This paper endeavours to analyse the potential contributions of the Gülen Movement to the integration process of Turkish community in the UK in the medium-run and the whole Muslim community in the long-run and the feasibility of this process with references to the existing restrictions in the composition of aforementioned communities. The Gülen movement has an interesting potential in the UK since 7/7 and its aftermath have urged the state to co-opt a suitable Muslimhood in the UK's multicultural context. This does not mean that the government and policymakers would invent or evolve a new religion but, indeed, it denotes that the existing system should cooperate with an existing Muslim establishment, movement or approach in order to endorse integration process for a peaceful coexistence. Many Muslim organisations and movements exist as the possible candidates particularly with their improving dialogue activities in the post 7/7 atmosphere. However, I suggest that, in this context, the Gülen movement offers a new partnership with the surrounding society with its characteristics, such as built-in dialogue notion, un-denominational schools and new understanding of the West and Western. Yet, this mostly positive outlook contains undeniable shortcomings that constraint the movement's capacity at this new home, e.g. severe sectarian and ethnic cleavages, disadvantageous status of Turkish community and the movement's financial constraints. To articulate this probable function of the Movement, the paper first gives a succinct summary of the theoretical incentives of the Gülen movement for integration. Then it depicts the social conditions in which the Turkish community live followed by the Gülen movement's history in the United Kingdom. Thirdly, the paper endeavour to analyse the Movement's integration philosophy, its impacts on Turkish community in the Western Europe and the problems that the Movement and Turkish community experience. Finally, possible collaboration options for the UK government and the Gülen movement to improve the integration of Turkish community in the medium-run and the greater Muslim community in the long-run are discussed.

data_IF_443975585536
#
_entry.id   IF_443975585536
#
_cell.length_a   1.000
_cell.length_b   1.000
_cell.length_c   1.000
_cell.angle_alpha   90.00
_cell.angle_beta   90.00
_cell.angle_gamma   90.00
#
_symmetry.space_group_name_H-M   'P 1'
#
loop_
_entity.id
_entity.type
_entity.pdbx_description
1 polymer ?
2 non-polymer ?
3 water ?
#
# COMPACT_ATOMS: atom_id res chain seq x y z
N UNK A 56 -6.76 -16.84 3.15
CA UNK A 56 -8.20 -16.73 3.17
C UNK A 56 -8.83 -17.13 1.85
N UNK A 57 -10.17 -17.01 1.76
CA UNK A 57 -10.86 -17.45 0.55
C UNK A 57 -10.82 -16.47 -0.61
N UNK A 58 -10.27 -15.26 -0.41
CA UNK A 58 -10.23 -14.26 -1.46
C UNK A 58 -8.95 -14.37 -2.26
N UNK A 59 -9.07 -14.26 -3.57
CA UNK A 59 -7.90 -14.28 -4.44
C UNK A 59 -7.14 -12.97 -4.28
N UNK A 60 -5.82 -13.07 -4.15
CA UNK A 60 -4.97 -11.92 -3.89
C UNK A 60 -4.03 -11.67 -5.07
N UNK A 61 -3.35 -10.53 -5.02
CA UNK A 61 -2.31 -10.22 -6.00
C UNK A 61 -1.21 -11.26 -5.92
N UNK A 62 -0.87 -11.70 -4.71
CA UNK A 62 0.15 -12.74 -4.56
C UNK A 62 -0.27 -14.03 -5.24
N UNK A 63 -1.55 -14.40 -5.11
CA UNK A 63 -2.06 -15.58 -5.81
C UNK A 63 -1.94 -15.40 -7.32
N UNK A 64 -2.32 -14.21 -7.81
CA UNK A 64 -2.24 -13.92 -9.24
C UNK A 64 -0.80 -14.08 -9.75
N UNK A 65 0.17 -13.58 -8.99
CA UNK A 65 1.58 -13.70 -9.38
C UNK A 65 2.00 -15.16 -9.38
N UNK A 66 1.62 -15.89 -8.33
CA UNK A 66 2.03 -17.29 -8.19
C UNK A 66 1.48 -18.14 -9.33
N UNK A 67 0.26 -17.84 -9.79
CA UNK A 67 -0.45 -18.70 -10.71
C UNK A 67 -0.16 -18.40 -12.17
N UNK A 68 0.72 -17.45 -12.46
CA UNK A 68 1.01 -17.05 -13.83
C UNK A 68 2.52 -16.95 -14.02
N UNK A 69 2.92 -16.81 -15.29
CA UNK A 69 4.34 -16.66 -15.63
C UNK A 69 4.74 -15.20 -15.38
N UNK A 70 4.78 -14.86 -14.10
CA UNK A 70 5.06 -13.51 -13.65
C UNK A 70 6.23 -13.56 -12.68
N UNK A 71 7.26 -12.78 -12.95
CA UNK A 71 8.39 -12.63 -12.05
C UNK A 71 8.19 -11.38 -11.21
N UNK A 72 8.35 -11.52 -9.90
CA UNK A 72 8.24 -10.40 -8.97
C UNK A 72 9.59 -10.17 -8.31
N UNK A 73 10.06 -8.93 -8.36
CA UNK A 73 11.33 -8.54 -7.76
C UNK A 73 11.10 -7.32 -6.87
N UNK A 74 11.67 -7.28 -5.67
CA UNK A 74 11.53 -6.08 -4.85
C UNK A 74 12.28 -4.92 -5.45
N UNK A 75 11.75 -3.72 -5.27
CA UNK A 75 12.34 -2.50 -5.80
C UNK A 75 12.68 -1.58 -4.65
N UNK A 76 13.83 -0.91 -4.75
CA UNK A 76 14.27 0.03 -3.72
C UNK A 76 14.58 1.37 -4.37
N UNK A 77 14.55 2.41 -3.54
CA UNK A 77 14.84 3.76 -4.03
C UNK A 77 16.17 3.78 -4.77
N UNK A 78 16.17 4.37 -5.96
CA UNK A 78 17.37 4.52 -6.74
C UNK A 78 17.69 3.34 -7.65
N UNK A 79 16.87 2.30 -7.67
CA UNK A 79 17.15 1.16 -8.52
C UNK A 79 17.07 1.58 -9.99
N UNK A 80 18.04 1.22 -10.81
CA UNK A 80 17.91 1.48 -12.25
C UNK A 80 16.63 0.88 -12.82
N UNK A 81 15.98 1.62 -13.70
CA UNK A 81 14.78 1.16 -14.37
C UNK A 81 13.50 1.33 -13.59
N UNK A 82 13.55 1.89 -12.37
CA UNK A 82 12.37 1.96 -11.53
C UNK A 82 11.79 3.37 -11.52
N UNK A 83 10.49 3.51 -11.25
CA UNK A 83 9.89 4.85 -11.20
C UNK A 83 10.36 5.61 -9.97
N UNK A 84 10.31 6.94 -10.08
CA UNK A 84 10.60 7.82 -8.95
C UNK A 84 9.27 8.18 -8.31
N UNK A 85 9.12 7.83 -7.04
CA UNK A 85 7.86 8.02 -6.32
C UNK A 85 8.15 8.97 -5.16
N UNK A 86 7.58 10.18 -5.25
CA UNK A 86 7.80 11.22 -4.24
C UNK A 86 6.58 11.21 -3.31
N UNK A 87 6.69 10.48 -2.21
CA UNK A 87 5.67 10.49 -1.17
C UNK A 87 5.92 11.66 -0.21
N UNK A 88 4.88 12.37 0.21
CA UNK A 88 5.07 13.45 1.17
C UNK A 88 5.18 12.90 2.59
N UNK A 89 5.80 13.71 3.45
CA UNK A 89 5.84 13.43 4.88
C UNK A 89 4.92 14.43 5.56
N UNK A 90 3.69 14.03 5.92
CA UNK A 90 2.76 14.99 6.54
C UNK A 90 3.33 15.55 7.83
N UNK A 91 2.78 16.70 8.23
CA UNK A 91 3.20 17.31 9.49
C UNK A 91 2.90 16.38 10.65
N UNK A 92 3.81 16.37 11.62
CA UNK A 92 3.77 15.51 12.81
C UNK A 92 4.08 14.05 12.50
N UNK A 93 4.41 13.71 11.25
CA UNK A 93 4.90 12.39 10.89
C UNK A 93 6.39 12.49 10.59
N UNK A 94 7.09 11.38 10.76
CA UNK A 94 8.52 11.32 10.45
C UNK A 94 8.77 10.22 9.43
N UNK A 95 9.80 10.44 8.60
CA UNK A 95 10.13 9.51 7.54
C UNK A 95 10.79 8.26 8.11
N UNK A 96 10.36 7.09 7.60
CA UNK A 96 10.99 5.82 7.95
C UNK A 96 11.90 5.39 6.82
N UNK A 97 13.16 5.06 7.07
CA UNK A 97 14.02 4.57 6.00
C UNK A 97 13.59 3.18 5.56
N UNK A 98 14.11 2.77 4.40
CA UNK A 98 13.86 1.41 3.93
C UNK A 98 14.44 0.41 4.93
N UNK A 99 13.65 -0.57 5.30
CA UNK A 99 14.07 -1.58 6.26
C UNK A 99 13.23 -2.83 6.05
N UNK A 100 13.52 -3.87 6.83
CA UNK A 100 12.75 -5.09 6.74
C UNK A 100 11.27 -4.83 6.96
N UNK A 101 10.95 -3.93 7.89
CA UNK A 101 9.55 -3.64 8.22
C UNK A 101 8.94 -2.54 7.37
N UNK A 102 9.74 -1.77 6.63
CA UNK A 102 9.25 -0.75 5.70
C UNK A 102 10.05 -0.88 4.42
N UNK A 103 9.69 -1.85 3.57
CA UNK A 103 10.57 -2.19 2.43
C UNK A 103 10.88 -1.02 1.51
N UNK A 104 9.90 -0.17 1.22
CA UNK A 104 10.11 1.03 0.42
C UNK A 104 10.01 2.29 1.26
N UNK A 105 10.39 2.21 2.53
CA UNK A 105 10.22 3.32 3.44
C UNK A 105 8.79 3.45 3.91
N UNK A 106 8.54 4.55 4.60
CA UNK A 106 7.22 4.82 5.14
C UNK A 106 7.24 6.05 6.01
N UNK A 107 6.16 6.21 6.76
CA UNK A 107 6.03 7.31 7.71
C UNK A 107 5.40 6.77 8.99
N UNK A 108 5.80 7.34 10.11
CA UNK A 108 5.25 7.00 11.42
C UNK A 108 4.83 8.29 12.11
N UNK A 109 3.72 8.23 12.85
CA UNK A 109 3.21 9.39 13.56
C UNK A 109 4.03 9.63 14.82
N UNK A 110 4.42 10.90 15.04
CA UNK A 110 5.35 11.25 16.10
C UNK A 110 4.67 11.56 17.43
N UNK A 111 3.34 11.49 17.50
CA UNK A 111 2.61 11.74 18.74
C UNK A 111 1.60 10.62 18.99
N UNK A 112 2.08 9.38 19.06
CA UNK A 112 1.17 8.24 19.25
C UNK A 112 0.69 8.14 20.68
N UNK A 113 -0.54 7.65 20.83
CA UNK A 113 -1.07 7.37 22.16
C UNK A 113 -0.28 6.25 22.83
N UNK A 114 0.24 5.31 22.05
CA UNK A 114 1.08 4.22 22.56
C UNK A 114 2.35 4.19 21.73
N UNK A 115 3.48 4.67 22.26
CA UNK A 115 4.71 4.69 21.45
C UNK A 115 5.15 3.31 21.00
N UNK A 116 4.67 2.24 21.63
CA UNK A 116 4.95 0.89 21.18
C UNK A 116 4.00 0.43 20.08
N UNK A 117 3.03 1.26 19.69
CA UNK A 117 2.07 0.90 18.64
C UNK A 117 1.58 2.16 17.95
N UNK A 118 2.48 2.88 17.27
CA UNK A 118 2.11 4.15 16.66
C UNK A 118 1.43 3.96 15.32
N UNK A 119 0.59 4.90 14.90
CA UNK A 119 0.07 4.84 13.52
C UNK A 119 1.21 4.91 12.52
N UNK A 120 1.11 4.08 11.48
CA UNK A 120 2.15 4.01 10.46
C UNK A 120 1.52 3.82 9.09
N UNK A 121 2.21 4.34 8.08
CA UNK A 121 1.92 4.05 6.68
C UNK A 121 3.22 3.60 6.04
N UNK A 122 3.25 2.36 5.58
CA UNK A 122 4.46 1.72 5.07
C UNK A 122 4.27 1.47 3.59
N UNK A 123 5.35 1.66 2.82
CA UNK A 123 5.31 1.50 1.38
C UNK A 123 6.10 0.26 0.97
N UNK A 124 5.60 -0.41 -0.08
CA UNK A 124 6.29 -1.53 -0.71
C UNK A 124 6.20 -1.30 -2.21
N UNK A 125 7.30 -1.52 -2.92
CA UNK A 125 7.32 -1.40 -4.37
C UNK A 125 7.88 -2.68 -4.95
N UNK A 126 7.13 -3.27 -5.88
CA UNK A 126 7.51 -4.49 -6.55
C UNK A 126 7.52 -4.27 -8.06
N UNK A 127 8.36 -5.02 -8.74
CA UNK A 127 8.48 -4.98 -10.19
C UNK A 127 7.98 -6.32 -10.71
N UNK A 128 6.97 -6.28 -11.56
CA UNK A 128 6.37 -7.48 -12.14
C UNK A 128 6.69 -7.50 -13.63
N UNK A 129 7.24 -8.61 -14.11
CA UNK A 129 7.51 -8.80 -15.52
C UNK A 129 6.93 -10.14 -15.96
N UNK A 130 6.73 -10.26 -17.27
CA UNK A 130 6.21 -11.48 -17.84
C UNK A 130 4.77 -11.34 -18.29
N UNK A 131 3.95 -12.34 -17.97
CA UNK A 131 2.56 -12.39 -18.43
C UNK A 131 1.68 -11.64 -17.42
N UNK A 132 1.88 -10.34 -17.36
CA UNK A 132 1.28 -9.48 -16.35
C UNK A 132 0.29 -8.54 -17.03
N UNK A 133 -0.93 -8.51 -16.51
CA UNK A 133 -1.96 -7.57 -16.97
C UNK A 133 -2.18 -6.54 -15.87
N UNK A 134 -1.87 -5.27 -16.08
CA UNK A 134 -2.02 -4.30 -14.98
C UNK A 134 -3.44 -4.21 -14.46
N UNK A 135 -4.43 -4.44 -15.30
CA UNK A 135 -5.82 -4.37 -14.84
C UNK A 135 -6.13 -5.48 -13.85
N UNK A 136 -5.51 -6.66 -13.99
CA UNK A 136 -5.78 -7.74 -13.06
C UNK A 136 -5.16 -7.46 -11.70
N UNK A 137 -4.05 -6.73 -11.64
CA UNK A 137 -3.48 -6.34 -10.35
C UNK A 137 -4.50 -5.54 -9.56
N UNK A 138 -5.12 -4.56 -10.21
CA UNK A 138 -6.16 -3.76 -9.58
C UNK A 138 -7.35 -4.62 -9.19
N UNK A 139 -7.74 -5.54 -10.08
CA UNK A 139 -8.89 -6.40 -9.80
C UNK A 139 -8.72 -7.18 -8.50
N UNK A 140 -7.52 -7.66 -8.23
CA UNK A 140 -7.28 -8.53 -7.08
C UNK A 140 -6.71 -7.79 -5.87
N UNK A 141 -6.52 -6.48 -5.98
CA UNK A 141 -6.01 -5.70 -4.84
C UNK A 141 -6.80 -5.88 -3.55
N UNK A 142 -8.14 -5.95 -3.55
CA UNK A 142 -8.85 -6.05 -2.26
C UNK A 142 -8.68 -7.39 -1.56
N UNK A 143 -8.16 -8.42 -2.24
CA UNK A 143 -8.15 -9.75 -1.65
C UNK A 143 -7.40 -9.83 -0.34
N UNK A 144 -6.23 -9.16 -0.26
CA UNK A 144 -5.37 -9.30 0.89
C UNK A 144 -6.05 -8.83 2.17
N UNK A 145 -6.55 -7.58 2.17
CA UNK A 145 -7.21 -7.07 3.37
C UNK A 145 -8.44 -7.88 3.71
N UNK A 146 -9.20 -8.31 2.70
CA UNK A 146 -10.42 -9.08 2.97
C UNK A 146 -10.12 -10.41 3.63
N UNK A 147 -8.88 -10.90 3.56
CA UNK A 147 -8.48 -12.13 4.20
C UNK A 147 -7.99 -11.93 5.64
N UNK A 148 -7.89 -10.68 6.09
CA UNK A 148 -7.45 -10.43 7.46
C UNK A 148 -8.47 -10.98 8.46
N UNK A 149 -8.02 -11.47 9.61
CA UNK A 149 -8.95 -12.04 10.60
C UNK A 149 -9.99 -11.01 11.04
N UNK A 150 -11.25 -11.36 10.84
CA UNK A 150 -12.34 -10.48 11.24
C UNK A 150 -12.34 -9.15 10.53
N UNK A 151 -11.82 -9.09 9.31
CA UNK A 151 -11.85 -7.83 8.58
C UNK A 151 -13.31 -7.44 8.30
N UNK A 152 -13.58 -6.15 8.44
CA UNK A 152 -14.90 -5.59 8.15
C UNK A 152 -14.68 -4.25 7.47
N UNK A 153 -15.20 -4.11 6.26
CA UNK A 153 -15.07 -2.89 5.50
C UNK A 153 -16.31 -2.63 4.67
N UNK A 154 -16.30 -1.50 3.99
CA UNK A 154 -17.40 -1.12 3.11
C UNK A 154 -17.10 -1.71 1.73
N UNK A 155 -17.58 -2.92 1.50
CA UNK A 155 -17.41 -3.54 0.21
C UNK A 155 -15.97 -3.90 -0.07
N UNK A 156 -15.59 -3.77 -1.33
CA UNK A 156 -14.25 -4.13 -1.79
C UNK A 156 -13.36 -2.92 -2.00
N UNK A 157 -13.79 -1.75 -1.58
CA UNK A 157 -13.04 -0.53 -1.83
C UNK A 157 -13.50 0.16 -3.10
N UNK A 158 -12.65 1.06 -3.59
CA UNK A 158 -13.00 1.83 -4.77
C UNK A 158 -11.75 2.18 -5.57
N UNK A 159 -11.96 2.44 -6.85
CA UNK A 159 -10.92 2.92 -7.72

1. Introduction: Theoretical Incentives of the Gülen Movement for Integration
Initially -and perhaps the most importantly- Gülen's redefinition of West, Western civilisation and Western context in religious terms is an attempt to replace the conventional dichotomy of dar al-Islam (abode of Islam) and dar al-harb (abode of war). He does not only attempts to alter the Muslims' assessment of West as a natural enemy and their land as the natural places of destruction; he also seeks to substitute the classifications, which give temporal reconciliation, with an unconditional idea of concord. For instance, besides the dar al-Islam and dar al-harb dichotomy, Islamic jurisprudence has utilised different concepts -such as ikrah (duress), darura (necessity), and maslaha (public welfare)- and produce some concepts -such as dar al-ahd (country of treaty, covenant), dar al-aman (country of security), dar as-sulh (country of peace), and dar al-darura (country of necessity) which denotes that "Muslims can live according to their religion in non-Muslim lands perhaps with difficulty but peacefully." Quite the reverse, Gülen's term of dar el-hizmet (abode of service) requires Muslims to ad infinitum perform peaceful manners in their societies to demonstrate Islam's 'true façade'.
The term charges new duty to the believer to portray good example in their everyday lives (temsil) without any reservation. It stresses not only necessity but also the obligation of a Muslim to obey legal settings of the new country, not only receiving benefits of the political setting (e.g. pensions, but also perform civic duties (e.g. tax), recognition of other's rights and being fair. Gülen stresses that: "wherever a Muslim is, even outside a Muslim polity; he or she has to obey the lex loci, to respect others' rights and to be just, In Gülen's understanding, umma is more of a transnational socio-cultural entity, not a politico-legal one. He hopes that this sociocultural entity will be instrumental in bringing general universal peace."